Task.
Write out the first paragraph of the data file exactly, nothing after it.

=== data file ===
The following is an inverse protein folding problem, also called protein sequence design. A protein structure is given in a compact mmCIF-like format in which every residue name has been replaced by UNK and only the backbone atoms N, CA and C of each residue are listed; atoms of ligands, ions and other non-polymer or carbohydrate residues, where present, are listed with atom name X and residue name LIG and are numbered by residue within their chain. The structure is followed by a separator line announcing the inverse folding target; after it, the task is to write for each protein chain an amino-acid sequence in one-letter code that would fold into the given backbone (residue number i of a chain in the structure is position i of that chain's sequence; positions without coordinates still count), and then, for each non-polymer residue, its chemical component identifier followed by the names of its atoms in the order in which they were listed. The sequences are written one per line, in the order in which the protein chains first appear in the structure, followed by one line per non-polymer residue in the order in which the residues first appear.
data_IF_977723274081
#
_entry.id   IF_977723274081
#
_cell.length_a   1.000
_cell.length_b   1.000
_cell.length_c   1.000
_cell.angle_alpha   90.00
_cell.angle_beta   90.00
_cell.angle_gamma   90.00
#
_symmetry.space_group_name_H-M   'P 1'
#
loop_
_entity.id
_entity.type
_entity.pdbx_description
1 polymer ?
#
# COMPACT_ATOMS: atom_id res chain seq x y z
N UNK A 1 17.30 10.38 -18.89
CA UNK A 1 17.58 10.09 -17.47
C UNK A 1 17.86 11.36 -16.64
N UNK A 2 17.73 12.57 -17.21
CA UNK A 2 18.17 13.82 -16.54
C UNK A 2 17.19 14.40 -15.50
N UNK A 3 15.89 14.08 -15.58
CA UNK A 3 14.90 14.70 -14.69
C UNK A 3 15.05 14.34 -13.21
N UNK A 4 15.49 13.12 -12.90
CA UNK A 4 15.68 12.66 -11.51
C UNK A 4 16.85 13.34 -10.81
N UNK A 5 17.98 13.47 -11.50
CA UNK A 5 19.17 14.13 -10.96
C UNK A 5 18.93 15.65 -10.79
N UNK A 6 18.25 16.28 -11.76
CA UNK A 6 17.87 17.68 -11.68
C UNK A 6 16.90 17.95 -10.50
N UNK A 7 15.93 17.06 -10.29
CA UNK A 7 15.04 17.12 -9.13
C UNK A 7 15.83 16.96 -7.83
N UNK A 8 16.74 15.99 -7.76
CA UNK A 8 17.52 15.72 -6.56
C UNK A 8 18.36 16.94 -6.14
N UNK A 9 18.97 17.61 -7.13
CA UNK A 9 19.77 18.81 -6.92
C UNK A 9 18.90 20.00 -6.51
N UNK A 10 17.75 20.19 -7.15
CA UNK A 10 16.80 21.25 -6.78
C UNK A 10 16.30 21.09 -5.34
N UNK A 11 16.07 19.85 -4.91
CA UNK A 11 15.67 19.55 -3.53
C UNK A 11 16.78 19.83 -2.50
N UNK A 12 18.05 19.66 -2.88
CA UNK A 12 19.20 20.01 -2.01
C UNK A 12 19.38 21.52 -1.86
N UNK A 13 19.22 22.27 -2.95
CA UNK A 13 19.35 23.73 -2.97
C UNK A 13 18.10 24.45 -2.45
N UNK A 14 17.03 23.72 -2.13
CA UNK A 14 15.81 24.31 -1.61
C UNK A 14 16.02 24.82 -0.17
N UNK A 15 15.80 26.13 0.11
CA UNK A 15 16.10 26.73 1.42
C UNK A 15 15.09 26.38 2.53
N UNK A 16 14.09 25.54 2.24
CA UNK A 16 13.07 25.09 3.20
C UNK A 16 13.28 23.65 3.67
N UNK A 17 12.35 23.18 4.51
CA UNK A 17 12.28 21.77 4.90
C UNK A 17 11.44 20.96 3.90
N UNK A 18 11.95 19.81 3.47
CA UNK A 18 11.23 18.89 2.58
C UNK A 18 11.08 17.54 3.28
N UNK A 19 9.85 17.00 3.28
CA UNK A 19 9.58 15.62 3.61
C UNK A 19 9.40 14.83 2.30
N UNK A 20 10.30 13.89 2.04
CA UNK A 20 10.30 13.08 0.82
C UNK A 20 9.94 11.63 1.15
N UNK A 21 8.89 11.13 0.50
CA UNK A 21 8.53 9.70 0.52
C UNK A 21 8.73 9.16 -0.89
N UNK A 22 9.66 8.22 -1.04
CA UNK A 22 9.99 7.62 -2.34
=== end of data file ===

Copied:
The following is an inverse protein folding problem, also called protein sequence design. A protein structure is given in a compact mmCIF-like format in which every residue name has been replaced by UNK and only the backbone atoms N, CA and C of each residue are listed; atoms of ligands, ions and other non-polymer or carbohydrate residues, where present, are listed with atom name X and residue name LIG and are numbered by residue within their chain. The structure is followed by a separator line announcing the inverse folding target; after it, the task is to write for each protein chain an amino-acid sequence in one-letter code that would fold into the given backbone (residue number i of a chain in the structure is position i of that chain's sequence; positions without coordinates still count), and then, for each non-polymer residue, its chemical component identifier followed by the names of its atoms in the order in which they were listed. The sequences are written one per line, in the order in which the protein chains first appear in the structure, followed by one line per non-polymer residue in the order in which the residues first appear.